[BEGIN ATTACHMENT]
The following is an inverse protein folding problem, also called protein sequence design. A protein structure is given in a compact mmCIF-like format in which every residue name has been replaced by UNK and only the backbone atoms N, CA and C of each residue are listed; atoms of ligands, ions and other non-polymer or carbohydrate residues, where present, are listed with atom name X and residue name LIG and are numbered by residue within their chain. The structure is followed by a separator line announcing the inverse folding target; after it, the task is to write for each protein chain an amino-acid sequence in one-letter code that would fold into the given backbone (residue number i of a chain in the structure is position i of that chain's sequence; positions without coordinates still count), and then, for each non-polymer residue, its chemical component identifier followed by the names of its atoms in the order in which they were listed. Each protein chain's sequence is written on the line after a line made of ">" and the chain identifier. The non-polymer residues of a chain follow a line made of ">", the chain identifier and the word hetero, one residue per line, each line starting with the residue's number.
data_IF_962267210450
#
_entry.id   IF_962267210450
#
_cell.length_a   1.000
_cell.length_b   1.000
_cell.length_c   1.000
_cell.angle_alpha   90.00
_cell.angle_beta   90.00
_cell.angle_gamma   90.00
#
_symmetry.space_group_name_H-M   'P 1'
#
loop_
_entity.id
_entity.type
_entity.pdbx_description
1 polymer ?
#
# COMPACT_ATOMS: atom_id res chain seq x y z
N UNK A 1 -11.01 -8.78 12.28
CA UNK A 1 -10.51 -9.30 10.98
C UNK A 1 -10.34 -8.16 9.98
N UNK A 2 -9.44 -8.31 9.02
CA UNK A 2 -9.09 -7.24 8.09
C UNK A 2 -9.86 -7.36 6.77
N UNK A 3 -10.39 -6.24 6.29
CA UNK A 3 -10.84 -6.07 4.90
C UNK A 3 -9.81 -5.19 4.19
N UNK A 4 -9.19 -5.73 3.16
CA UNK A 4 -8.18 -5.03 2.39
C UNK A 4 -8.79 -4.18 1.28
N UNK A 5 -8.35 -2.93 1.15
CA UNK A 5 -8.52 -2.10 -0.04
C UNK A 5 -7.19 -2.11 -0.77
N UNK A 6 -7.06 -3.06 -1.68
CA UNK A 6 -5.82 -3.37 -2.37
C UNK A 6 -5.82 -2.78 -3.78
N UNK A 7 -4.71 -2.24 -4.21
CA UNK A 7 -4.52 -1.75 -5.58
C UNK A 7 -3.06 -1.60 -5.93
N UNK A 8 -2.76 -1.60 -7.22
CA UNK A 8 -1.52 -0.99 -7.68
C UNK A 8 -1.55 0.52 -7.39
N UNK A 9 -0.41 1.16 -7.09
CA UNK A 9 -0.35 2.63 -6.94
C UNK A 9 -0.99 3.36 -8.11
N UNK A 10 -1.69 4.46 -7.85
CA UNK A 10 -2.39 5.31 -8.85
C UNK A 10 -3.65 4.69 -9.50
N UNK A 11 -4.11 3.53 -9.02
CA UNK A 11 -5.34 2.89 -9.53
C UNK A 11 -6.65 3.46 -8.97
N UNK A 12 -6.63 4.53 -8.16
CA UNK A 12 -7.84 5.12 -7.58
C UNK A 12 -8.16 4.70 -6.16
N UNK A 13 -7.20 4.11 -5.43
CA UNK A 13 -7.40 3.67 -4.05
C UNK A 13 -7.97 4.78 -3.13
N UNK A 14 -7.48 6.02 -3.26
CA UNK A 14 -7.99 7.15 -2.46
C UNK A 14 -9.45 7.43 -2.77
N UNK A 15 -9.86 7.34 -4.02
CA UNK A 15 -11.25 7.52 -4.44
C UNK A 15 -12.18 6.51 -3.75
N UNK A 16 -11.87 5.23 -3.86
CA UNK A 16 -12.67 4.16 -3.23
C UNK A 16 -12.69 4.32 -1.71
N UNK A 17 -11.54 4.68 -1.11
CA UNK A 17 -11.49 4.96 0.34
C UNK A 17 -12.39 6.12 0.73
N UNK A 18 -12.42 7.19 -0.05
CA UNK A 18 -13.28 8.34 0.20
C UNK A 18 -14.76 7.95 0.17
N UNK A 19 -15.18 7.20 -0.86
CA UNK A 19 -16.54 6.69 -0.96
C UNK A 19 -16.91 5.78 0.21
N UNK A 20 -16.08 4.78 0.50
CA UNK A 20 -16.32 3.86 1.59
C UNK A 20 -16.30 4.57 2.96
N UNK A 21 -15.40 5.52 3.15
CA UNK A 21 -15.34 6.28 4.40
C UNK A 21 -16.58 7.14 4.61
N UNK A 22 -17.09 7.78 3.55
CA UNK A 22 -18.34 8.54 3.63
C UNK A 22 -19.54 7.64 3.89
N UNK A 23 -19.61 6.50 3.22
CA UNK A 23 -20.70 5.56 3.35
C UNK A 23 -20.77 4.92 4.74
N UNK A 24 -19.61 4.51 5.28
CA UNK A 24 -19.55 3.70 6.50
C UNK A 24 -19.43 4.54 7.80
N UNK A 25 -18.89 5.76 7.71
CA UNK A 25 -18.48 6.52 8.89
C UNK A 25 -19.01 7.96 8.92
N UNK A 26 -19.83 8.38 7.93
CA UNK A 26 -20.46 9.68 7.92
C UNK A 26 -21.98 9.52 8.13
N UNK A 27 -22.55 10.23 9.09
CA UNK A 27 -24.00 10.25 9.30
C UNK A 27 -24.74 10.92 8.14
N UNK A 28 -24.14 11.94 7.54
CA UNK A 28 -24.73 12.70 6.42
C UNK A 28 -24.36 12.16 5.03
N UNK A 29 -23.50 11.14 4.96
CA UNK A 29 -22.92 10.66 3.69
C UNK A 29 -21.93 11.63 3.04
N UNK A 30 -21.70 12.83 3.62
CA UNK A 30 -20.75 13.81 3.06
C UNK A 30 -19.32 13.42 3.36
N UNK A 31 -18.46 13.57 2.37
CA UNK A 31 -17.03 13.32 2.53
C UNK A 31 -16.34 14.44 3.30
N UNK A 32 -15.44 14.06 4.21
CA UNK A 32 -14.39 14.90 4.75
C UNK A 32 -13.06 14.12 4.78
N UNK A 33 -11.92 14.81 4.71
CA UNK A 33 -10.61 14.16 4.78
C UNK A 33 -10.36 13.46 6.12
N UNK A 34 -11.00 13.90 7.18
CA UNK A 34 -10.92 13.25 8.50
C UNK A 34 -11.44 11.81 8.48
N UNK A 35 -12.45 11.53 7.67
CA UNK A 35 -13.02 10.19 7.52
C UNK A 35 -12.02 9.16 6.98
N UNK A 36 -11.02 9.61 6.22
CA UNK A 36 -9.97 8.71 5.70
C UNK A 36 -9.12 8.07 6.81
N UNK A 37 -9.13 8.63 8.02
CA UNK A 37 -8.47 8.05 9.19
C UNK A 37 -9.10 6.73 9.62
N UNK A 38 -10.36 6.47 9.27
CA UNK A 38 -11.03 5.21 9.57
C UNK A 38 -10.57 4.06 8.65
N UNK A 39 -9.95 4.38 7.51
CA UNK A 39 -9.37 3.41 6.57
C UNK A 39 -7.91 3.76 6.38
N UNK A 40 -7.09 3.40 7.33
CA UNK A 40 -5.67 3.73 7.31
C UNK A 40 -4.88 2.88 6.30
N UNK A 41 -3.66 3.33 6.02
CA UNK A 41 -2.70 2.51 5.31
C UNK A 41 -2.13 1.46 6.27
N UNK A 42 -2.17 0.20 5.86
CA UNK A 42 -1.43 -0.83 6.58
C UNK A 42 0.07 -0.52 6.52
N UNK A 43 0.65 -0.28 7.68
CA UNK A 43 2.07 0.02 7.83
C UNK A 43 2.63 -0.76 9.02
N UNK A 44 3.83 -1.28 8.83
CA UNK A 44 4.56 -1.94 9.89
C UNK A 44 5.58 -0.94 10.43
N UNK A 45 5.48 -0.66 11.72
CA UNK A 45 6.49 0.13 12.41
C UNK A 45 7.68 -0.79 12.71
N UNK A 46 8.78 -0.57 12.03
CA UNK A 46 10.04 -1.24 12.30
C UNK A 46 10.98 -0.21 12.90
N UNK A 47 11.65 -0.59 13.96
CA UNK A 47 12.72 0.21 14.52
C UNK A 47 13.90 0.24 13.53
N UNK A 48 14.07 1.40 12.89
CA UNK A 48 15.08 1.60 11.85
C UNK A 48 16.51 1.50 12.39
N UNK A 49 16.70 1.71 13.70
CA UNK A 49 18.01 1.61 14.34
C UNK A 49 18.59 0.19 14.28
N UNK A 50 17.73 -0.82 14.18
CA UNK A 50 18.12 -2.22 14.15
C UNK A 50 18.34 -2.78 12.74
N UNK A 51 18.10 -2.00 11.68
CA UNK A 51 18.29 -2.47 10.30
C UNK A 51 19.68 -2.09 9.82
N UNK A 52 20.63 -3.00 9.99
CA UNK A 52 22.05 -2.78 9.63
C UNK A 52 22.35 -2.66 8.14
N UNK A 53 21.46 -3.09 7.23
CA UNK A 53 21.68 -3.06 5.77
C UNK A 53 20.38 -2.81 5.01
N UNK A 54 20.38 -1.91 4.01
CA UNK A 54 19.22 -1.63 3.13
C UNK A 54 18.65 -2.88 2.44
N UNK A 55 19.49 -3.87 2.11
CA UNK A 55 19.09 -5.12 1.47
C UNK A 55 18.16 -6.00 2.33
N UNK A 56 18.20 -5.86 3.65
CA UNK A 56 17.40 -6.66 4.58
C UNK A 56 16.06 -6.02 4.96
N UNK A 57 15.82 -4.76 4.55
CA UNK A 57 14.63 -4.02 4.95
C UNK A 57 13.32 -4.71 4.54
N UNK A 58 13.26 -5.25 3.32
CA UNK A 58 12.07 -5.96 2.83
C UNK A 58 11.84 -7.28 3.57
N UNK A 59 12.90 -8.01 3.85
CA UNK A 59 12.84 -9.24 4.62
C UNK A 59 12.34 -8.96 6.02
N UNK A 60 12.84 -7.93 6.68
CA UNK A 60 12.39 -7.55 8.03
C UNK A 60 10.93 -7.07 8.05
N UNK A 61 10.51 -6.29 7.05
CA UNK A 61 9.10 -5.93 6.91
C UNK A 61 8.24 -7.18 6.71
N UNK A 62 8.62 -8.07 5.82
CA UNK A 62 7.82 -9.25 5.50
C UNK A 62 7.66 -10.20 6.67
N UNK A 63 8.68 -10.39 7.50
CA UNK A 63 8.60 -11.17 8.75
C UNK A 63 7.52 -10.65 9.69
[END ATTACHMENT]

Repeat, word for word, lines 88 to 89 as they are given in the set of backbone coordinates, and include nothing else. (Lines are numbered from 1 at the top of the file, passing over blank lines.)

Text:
N UNK A 23 -19.61 6.50 3.22
CA UNK A 23 -20.70 5.56 3.35